Last Saturday, I was busy harvesting microgreens and tending to plants before heading to the Arroyo Grande farmer’s market. I started feeling intense timing pressure to get it all done. I could feel the stress building up in my head, and I realized suddenly that I couldn’t possibly do it all – I couldn’t be expected to handle all this before the market. I needed my CEO, 11-year-old Colin, to help – and fast.
Before I thought at all about the impact on him, I called to him in the house and frustratedly yelled, “Colin, I need your help on Saturday mornings before you see your friends, before you get on the computer – I need help to make this business happen.” I was annoyed – I wanted him to read my mind before I even asked. Truth be told, I was feeling sorry for myself. Unsupported and abandoned. And I let that out on him.
He did jump when I yelled to him, and he was immediately helping prepare for market. I could relax on the market timing, but then I shifted to feeling uncomfortable about how I had handled it.
Trouble is, that’s not how we talk with each other. We’re not yellers and not quick to anger, and we like to talk with each other respectfully. Later I told Colin, “hey I think next time I’ll talk with you about my need for help the night before. I’ll give you more of a heads up.”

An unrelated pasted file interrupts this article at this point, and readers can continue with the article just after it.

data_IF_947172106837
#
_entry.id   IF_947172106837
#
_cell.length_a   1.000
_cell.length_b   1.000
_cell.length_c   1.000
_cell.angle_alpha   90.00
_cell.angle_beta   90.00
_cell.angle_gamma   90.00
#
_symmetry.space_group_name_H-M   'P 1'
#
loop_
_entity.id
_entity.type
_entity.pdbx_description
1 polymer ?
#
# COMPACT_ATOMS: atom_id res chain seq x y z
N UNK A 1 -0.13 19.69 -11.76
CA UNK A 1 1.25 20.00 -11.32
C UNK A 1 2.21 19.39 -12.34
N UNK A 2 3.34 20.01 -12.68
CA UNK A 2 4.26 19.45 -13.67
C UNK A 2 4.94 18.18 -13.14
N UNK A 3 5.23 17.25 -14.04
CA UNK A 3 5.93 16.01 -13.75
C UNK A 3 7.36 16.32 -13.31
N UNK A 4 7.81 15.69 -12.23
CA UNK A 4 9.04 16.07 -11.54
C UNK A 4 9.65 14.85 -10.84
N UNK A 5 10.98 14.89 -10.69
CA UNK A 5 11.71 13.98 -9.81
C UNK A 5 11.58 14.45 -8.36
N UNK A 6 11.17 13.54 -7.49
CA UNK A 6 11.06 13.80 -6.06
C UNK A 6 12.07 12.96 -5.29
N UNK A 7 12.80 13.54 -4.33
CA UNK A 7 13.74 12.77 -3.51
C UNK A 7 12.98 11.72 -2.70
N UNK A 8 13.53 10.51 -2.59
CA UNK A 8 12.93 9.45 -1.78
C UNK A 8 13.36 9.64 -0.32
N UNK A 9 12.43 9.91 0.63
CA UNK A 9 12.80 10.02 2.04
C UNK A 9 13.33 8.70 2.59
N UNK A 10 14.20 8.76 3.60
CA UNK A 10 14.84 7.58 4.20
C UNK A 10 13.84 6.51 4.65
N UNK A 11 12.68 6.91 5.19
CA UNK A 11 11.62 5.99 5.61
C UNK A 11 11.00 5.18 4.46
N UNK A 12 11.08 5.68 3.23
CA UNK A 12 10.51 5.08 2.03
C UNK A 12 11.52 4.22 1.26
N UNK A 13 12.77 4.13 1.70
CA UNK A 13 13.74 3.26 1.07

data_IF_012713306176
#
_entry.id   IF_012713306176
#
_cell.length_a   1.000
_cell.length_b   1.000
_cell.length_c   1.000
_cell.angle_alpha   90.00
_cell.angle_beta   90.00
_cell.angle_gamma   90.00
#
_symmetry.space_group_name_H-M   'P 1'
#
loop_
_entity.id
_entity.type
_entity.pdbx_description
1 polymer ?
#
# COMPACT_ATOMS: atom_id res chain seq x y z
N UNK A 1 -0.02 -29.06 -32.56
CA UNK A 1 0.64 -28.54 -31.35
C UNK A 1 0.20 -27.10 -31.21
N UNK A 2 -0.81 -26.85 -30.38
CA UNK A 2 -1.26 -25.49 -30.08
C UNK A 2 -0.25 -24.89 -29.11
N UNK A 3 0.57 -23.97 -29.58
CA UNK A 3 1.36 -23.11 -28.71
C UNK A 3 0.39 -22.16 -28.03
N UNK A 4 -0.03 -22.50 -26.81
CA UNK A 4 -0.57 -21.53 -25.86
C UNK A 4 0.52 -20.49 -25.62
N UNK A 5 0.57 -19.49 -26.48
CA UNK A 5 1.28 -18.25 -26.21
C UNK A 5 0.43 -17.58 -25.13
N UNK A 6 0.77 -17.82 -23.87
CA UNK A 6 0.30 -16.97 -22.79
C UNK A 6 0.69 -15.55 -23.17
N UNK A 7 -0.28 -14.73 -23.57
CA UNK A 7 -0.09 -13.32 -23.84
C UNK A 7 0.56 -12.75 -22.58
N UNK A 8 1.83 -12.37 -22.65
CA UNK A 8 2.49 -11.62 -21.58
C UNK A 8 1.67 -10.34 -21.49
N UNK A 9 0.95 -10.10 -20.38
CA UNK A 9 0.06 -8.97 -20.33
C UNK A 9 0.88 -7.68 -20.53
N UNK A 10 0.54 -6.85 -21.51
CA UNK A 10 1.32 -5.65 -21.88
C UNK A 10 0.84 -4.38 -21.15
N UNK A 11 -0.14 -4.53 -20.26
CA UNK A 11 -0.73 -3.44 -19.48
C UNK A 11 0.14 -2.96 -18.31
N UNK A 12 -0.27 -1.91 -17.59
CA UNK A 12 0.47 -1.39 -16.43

He smiled and said that would work for him. I love feeling connected with Colin, but balancing parenting and projects and business is not always perfect. The truth is, I’m very business-focused and he’s focused on being a kid and dipping his toes into the microgreens business when it feels good.
Honestly, Colin is a lot like many adult CEOs I’ve met. They’d rather play golf or go to cocktail parties than waste away in the boardroom. Colin’s CEO status is more of a helicopter view, but he does touch down once in a while to help out in the trenches. I just want to keep respecting him like I would an adult CEO, and I have to trust that my kids will keep returning that respect.